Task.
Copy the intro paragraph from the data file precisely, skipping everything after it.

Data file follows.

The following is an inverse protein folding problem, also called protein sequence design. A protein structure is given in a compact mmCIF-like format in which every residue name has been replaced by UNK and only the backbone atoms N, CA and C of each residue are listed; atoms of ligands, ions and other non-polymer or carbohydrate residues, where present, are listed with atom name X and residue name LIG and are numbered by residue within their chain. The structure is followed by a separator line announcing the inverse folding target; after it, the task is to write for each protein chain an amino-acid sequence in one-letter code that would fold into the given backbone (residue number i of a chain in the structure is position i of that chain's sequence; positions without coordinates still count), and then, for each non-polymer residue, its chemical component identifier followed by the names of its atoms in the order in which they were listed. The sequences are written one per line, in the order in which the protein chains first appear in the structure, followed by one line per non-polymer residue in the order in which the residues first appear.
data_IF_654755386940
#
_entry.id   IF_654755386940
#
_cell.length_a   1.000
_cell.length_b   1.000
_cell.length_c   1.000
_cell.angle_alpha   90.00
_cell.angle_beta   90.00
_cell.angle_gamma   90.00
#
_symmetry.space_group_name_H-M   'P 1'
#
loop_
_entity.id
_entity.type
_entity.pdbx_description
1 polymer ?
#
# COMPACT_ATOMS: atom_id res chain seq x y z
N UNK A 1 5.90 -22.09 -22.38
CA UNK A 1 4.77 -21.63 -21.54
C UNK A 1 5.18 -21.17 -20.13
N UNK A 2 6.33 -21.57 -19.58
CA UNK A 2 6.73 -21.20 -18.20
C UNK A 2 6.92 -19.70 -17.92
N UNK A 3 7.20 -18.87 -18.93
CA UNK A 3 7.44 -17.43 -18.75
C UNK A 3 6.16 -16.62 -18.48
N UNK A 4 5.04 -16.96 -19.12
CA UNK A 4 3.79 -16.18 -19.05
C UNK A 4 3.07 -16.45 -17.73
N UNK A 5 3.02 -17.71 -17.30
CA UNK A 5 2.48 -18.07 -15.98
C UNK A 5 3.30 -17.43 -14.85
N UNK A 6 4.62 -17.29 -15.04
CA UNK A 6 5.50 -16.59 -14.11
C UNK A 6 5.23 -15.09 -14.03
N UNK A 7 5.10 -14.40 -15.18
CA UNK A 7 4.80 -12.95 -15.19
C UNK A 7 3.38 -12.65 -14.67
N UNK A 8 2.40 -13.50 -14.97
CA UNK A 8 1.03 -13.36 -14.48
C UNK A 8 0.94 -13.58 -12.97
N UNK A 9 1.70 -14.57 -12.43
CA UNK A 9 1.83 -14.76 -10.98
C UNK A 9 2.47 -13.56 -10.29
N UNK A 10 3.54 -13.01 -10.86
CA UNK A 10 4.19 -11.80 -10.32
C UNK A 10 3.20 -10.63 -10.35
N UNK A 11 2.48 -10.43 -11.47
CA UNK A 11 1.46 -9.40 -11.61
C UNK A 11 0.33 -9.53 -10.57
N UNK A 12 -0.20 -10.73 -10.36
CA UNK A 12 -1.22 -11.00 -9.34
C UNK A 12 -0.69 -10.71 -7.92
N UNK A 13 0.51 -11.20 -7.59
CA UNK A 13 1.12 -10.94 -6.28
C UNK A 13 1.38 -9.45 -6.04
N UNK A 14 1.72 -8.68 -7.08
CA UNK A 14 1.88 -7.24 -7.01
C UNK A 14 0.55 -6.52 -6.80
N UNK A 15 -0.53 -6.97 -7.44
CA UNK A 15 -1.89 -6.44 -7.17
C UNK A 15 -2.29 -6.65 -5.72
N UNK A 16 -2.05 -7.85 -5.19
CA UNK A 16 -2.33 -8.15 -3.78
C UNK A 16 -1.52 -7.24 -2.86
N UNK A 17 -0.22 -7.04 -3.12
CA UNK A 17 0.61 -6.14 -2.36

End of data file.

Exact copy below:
The following is an inverse protein folding problem, also called protein sequence design. A protein structure is given in a compact mmCIF-like format in which every residue name has been replaced by UNK and only the backbone atoms N, CA and C of each residue are listed; atoms of ligands, ions and other non-polymer or carbohydrate residues, where present, are listed with atom name X and residue name LIG and are numbered by residue within their chain. The structure is followed by a separator line announcing the inverse folding target; after it, the task is to write for each protein chain an amino-acid sequence in one-letter code that would fold into the given backbone (residue number i of a chain in the structure is position i of that chain's sequence; positions without coordinates still count), and then, for each non-polymer residue, its chemical component identifier followed by the names of its atoms in the order in which they were listed. The sequences are written one per line, in the order in which the protein chains first appear in the structure, followed by one line per non-polymer residue in the order in which the residues first appear.